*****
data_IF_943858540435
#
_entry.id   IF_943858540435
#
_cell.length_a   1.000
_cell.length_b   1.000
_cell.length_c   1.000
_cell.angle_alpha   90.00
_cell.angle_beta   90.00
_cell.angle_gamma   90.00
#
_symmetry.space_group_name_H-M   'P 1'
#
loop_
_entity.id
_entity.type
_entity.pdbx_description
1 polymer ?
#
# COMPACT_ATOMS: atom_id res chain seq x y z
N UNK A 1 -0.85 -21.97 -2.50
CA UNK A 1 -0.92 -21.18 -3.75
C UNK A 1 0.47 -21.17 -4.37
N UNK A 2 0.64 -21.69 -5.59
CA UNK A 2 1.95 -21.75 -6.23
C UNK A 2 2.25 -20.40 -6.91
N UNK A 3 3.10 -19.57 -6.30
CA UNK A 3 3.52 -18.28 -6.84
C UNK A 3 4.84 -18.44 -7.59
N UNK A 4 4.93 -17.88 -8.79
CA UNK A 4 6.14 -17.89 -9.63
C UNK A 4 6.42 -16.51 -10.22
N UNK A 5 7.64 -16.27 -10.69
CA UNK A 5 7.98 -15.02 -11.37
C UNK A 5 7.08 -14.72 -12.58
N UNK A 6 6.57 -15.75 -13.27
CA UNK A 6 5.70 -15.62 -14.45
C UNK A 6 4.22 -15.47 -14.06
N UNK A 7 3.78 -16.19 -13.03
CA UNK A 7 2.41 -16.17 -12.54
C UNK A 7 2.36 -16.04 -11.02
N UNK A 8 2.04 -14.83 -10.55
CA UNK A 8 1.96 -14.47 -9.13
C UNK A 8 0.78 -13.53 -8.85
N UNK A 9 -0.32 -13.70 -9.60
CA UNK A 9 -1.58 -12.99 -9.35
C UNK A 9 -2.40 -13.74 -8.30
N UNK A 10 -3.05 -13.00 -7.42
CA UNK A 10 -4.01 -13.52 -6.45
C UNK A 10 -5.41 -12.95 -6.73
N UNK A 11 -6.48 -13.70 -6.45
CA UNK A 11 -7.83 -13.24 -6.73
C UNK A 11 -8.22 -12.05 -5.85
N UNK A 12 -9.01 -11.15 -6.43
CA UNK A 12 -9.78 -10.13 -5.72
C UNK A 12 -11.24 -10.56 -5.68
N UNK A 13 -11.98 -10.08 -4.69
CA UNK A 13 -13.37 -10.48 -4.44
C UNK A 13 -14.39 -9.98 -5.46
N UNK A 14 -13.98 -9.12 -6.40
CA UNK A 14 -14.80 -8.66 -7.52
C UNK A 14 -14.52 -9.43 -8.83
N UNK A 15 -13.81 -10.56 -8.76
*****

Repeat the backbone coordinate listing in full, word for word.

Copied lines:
data_IF_943858540435
#
_entry.id   IF_943858540435
#
_cell.length_a   1.000
_cell.length_b   1.000
_cell.length_c   1.000
_cell.angle_alpha   90.00
_cell.angle_beta   90.00
_cell.angle_gamma   90.00
#
_symmetry.space_group_name_H-M   'P 1'
#
loop_
_entity.id
_entity.type
_entity.pdbx_description
1 polymer ?
#
# COMPACT_ATOMS: atom_id res chain seq x y z
N UNK A 1 -0.85 -21.97 -2.50
CA UNK A 1 -0.92 -21.18 -3.75
C UNK A 1 0.47 -21.17 -4.37
N UNK A 2 0.64 -21.69 -5.59
CA UNK A 2 1.95 -21.75 -6.23
C UNK A 2 2.25 -20.40 -6.91
N UNK A 3 3.10 -19.57 -6.30
CA UNK A 3 3.52 -18.28 -6.84
C UNK A 3 4.84 -18.44 -7.59
N UNK A 4 4.93 -17.88 -8.79
CA UNK A 4 6.14 -17.89 -9.63
C UNK A 4 6.42 -16.51 -10.22
N UNK A 5 7.64 -16.27 -10.69
CA UNK A 5 7.98 -15.02 -11.37
C UNK A 5 7.08 -14.72 -12.58
N UNK A 6 6.57 -15.75 -13.27
CA UNK A 6 5.70 -15.62 -14.45
C UNK A 6 4.22 -15.47 -14.06
N UNK A 7 3.78 -16.19 -13.03
CA UNK A 7 2.41 -16.17 -12.54
C UNK A 7 2.36 -16.04 -11.02
N UNK A 8 2.04 -14.83 -10.55
CA UNK A 8 1.96 -14.47 -9.13
C UNK A 8 0.78 -13.53 -8.85
N UNK A 9 -0.32 -13.70 -9.60
CA UNK A 9 -1.58 -12.99 -9.35
C UNK A 9 -2.40 -13.74 -8.30
N UNK A 10 -3.05 -13.00 -7.42
CA UNK A 10 -4.01 -13.52 -6.45
C UNK A 10 -5.41 -12.95 -6.73
N UNK A 11 -6.48 -13.70 -6.45
CA UNK A 11 -7.83 -13.24 -6.73
C UNK A 11 -8.22 -12.05 -5.85
N UNK A 12 -9.01 -11.15 -6.43
CA UNK A 12 -9.78 -10.13 -5.72
C UNK A 12 -11.24 -10.56 -5.68
N UNK A 13 -11.98 -10.08 -4.69
CA UNK A 13 -13.37 -10.48 -4.44
C UNK A 13 -14.39 -9.98 -5.46
N UNK A 14 -13.98 -9.12 -6.40
CA UNK A 14 -14.80 -8.66 -7.52
C UNK A 14 -14.52 -9.43 -8.83
N UNK A 15 -13.81 -10.56 -8.76